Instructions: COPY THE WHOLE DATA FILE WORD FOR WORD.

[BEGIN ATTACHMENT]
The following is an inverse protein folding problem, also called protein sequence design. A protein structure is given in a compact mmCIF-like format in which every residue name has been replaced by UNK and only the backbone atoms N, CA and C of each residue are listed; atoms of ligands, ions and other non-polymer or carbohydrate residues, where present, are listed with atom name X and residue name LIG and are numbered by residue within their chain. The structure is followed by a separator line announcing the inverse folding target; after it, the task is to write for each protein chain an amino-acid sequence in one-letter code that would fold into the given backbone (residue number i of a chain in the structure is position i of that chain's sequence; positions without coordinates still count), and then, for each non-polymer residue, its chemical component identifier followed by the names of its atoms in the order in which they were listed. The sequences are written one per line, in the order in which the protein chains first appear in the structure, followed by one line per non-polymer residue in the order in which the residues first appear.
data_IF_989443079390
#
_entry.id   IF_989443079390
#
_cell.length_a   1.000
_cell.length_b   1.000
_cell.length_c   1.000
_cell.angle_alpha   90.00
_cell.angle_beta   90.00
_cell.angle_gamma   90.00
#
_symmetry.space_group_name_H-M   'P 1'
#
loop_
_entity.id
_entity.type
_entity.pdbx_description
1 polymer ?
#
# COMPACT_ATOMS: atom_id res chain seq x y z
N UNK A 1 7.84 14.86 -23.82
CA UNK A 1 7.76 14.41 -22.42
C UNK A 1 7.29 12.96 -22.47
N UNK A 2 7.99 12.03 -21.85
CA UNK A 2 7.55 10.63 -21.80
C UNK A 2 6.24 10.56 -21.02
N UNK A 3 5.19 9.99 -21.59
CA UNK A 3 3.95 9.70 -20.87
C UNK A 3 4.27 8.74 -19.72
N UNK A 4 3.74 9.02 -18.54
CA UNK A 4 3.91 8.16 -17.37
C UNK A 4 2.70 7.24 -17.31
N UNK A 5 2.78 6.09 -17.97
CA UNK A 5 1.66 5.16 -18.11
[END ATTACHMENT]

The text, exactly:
The following is an inverse protein folding problem, also called protein sequence design. A protein structure is given in a compact mmCIF-like format in which every residue name has been replaced by UNK and only the backbone atoms N, CA and C of each residue are listed; atoms of ligands, ions and other non-polymer or carbohydrate residues, where present, are listed with atom name X and residue name LIG and are numbered by residue within their chain. The structure is followed by a separator line announcing the inverse folding target; after it, the task is to write for each protein chain an amino-acid sequence in one-letter code that would fold into the given backbone (residue number i of a chain in the structure is position i of that chain's sequence; positions without coordinates still count), and then, for each non-polymer residue, its chemical component identifier followed by the names of its atoms in the order in which they were listed. The sequences are written one per line, in the order in which the protein chains first appear in the structure, followed by one line per non-polymer residue in the order in which the residues first appear.
data_IF_989443079390
#
_entry.id   IF_989443079390
#
_cell.length_a   1.000
_cell.length_b   1.000
_cell.length_c   1.000
_cell.angle_alpha   90.00
_cell.angle_beta   90.00
_cell.angle_gamma   90.00
#
_symmetry.space_group_name_H-M   'P 1'
#
loop_
_entity.id
_entity.type
_entity.pdbx_description
1 polymer ?
#
# COMPACT_ATOMS: atom_id res chain seq x y z
N UNK A 1 7.84 14.86 -23.82
CA UNK A 1 7.76 14.41 -22.42
C UNK A 1 7.29 12.96 -22.47
N UNK A 2 7.99 12.03 -21.85
CA UNK A 2 7.55 10.63 -21.80
C UNK A 2 6.24 10.56 -21.02
N UNK A 3 5.19 9.99 -21.59
CA UNK A 3 3.95 9.70 -20.87
C UNK A 3 4.27 8.74 -19.72
N UNK A 4 3.74 9.02 -18.54
CA UNK A 4 3.91 8.16 -17.37
C UNK A 4 2.70 7.24 -17.31
N UNK A 5 2.78 6.09 -17.97
CA UNK A 5 1.66 5.16 -18.11